Living, Working, and Wasting Time in Southern Manitoba

8th Street Bridge: Going, going… gone

City of Brandon ConsultationThe City of Brandon held its latest consultation meeting on the 8th Street Bridge last night in the atrium at city hall. It was a very informative meeting, with the city’s Manager of Development and Transportation, Coenraad Fourie, going through the options and explaining the pros and cons of each approach.

A number of options were presented for the bridge.

  1. Demolish the bridge without replacement. This is the lowest cost option, yet still turns out to be expensive. You cannot just knock this bridge down, it is over an active rail corridor, so just taking it down will cost just over $2-million. Abandoning it is not an option as it would be a safety issue for both the rail company and the city as the bridge deteriorates further.
  2. Fix the bridge in place. This is initially cheaper that the first option, but the process to get it usable would take 3 years, there is no guarantee that the bridge would not present further problems presently unforeseen, and would only get us five more years out of the bridge. At that point we would be at the point of having to demolish the bridge anyway since both sections would be past their expected end-of-life dates, making this option much more expensive than demolishing the bridge now.
  3. Demolish and replace. This would not take much longer than fixing the bridge, as building a new bridge is much easier than repairing an old one. The problem here is cost and location. By present day standards, the bridge would have to attach to Rosser Avenue on the south side and would extend a distance past Stickney Avenue in order to achieve proper grade. The bridge would have to be higher and much longer, so it’s not just the cost of the bridge, but of the lands that would have to be acquired to build it. Also, within a year or two of its completion, such a bridge becomes redundant to most of the population of Brandon as we will have new twin bridges at both 1st Street and 18th Street.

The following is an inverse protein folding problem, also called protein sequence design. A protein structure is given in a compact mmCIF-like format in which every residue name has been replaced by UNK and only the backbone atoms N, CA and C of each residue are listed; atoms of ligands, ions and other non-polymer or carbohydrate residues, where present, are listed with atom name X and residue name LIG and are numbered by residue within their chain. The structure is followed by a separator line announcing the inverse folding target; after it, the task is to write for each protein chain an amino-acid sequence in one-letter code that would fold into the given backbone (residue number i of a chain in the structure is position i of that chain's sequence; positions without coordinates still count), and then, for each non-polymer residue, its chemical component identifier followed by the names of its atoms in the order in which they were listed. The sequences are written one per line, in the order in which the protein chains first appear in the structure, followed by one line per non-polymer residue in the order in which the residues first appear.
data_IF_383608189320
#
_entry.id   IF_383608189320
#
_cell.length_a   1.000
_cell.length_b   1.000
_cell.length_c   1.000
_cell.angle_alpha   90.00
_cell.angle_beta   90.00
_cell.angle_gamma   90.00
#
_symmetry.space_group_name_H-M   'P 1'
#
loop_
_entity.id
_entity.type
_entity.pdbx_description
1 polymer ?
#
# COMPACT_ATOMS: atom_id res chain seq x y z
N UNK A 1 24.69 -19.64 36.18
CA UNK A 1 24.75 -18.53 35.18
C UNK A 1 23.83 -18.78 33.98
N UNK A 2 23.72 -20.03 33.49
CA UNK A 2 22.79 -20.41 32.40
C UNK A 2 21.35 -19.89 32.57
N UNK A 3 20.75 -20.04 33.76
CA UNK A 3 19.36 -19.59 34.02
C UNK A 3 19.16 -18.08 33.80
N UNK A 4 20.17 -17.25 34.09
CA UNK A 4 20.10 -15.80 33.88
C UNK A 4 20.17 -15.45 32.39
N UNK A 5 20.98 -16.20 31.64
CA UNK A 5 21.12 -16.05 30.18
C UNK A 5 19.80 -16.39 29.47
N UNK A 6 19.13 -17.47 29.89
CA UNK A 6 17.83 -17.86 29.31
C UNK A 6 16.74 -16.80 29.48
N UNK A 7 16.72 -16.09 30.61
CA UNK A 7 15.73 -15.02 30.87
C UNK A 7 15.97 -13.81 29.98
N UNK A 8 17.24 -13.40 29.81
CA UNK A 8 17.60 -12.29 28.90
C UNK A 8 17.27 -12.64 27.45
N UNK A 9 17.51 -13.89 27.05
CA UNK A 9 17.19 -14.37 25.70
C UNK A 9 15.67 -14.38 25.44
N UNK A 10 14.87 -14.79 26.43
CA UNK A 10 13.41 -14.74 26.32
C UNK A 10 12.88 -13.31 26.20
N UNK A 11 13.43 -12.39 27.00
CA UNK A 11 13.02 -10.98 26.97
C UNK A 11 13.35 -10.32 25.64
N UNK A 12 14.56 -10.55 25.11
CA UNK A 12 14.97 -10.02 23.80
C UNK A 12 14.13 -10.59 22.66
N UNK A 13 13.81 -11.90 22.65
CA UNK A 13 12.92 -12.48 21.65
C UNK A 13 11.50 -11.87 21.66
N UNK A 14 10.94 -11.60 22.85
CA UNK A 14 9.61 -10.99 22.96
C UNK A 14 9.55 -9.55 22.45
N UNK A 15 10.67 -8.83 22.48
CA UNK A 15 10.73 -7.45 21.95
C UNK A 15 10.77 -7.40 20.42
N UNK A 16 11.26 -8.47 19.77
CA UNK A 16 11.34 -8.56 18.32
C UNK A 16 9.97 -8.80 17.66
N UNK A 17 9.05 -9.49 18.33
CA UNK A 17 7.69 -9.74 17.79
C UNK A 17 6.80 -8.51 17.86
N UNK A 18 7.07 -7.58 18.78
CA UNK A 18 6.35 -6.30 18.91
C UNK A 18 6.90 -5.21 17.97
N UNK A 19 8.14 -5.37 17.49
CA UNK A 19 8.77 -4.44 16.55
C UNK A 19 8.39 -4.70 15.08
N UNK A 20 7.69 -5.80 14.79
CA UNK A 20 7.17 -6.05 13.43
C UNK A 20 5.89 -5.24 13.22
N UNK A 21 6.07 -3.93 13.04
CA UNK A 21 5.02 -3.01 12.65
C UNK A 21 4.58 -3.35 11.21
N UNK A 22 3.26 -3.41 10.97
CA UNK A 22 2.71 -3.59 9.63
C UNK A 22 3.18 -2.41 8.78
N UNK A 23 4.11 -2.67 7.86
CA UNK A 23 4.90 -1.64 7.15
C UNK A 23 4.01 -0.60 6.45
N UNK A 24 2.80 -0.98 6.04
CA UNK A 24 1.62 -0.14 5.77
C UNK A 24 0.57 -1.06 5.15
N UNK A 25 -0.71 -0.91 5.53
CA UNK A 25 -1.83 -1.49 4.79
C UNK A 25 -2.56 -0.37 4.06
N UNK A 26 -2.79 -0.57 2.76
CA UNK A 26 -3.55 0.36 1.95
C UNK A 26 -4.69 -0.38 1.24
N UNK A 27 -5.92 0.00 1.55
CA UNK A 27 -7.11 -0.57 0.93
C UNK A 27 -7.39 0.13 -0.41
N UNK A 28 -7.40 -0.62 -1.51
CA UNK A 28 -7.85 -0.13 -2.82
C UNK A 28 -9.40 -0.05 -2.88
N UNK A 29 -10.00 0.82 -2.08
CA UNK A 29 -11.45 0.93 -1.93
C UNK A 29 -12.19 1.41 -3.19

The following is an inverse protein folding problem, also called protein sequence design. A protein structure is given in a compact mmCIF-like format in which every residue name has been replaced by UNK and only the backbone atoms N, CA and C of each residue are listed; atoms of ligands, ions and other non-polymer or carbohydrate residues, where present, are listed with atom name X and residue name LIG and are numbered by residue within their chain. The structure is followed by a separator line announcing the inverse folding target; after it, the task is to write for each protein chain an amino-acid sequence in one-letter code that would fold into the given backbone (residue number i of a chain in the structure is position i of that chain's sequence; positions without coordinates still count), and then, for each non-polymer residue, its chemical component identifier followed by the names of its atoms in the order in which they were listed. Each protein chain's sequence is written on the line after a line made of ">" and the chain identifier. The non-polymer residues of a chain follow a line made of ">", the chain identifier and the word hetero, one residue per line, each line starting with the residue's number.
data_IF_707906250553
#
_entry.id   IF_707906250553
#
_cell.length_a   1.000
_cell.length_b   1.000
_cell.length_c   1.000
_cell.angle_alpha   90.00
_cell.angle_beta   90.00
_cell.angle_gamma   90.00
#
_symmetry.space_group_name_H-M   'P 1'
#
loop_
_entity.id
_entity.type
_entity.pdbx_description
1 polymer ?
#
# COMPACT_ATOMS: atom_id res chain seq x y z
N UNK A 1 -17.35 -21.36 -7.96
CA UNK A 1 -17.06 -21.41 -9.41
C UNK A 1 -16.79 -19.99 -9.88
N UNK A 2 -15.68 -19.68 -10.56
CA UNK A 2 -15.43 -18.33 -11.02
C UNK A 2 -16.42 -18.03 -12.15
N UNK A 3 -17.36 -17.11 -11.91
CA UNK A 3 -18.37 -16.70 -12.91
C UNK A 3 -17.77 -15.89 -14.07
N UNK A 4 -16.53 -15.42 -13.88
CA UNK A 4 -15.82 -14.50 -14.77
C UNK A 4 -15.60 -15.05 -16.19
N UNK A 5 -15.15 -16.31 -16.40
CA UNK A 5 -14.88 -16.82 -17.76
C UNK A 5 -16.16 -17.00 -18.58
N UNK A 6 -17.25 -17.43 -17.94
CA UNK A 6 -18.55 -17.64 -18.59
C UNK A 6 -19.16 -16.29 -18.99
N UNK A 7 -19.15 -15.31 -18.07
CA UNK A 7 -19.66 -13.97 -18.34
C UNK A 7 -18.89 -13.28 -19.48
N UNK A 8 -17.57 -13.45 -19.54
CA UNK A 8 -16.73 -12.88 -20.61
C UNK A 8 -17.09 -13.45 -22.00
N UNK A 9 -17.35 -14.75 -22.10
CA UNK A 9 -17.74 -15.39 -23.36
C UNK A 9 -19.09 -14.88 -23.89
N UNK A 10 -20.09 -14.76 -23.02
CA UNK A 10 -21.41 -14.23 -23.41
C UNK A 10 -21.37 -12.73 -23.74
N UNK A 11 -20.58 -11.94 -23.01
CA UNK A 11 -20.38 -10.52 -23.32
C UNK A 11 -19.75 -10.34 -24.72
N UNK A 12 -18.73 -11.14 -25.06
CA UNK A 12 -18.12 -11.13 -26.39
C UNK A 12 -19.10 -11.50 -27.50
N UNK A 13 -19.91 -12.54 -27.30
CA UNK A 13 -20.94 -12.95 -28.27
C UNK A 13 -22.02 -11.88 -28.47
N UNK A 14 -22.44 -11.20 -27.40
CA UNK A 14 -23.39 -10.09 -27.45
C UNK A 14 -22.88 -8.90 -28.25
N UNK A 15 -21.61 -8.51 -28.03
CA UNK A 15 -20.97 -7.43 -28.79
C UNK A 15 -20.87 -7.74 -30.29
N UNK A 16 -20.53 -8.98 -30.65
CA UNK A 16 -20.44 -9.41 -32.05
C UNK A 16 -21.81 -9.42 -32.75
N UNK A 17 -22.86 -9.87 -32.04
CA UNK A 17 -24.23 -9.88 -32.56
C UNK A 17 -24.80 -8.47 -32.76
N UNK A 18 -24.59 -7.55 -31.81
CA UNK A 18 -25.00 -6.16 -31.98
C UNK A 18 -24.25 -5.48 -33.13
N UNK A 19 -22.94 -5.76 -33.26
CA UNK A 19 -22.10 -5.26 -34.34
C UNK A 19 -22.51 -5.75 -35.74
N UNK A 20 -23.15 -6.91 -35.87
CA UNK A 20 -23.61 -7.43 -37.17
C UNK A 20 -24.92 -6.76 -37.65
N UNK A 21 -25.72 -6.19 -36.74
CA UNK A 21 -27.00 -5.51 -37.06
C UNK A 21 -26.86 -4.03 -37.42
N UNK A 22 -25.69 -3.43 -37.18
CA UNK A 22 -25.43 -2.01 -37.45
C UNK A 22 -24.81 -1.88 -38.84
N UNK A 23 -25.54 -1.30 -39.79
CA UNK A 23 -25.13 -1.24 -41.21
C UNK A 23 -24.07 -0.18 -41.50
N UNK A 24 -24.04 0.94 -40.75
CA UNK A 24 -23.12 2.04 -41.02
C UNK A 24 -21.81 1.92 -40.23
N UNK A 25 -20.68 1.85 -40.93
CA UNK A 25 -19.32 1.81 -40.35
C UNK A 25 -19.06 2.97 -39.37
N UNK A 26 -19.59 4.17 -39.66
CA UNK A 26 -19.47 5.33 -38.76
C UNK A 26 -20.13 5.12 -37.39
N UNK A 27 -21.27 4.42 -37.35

4. Demolish and build a pedestrian bridge. This option is cheaper than a traffic bridge and does not necessarily require new land as the approaches to achieve grade do not have to be straight but can be curved up to the proper height. It also has a longer expected life span as it is not subject to all of the same conditions that make a traffic bridge deteriorate. It would last about 75 years. However, it still isn’t cheap as the Transport Canada regulations require it to be built to withstand a train collision, meaning that it would have to be much tougher than your average pedestrian bridge. Price would probably be over $11-million

I personally like option number four. The question is cost versus benefit. If you just look at the numbers it would appear that the current bridge does not get enough foot traffic to warrant such a replacement. From the city’s point of view, I would guess that it would not. So the question becomes, “How much is it worth to Canadian Pacific to keep people from trespassing on their tracks to get from one side to another?”

My feeling? We’re going to be demolishing this bridge. There is no doubt that the current structure is not only past its end-of-life, but dangerously past.  In fact, we should consider ourselves lucky that two heavy vehicles did not pass each other on the bridge in just the right place, as the bridge could have experienced a “catastrophic” failure. The probability of such a failure is still there even if we fix it as there is no guarantee that we can 100% enforce weight limits. From a liability standpoint, we cannot keep the current bridge.

So we have to knock it down regardless. It is done.

Replacing it seems redundant. Once the province finishes the two other spans we will no longer have bottlenecks on those two routes, and my suspicion is that traffic wanting to use 8th Street would be even less. There is also something else to consider; the new bridges that the province is building will be twin bridge structures, meaning that an accident on one of these bridges will not close 18th street as area residents claim, leaving the other span open for emergency vehicles to access. Even with the 8th Street bridge gone, my suspicion is that the area still has some of the best emergency response times in the city. Transport to the hospital is now longer than they are used to, but I would argue that many more places in the city are further away from the hospital than any of these properties in question.

It comes down to this. When asked last night, area residents said that they wanted a new bridge no matter what the cost. Unfortunately, the city has to take cost into account and has to answer to more residents than only those in the area. It is not economically or politically viable to replace the 8th Street Bridge.

We need to take it down, and the sooner the better as the price will only go up. In the meantime we find out if CP Rail will cost share on a pedestrian bridge to help keep people from trespassing on their tracks.

1 Comment

  1. Sean

    The City just posted a copy of the presentation online